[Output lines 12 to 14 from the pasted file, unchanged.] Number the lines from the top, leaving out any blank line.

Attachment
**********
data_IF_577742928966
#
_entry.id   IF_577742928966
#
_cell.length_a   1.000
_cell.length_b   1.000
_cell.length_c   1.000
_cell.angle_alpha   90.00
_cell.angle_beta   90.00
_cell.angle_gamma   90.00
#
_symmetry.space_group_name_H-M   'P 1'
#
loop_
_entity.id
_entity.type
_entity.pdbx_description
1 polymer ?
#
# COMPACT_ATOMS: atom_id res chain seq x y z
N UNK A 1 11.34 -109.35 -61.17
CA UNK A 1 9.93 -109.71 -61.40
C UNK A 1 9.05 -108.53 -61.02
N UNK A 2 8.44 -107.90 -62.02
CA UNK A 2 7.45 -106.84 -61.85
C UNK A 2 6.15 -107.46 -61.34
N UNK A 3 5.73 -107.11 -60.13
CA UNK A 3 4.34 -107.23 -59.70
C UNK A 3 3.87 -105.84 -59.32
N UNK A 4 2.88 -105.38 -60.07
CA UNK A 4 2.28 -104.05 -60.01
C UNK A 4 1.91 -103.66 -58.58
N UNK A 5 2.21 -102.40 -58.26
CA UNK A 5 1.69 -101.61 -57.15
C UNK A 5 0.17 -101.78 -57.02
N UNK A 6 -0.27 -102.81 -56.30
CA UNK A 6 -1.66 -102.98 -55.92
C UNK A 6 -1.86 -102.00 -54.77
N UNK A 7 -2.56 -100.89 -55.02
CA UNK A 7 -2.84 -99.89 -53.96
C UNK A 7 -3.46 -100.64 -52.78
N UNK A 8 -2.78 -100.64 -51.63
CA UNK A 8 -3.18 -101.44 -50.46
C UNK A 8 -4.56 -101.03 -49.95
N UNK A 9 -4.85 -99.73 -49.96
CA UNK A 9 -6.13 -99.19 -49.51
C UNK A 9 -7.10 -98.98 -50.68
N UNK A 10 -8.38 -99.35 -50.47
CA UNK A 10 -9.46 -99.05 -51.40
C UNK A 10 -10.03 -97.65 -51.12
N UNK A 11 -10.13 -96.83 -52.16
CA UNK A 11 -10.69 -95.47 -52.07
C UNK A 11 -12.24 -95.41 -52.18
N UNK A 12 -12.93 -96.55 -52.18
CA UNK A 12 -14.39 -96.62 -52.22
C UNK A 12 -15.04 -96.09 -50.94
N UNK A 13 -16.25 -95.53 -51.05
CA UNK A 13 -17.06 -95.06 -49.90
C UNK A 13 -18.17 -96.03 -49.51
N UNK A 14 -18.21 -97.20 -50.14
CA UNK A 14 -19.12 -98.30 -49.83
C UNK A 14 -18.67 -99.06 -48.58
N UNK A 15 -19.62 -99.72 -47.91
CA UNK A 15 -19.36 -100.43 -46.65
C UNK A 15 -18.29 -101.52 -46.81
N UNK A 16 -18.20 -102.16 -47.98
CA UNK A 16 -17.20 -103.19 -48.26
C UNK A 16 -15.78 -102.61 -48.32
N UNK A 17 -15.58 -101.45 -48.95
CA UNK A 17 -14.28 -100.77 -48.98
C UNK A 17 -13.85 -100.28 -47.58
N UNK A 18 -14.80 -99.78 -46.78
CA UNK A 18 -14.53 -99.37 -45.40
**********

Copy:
_symmetry.space_group_name_H-M   'P 1'
#
loop_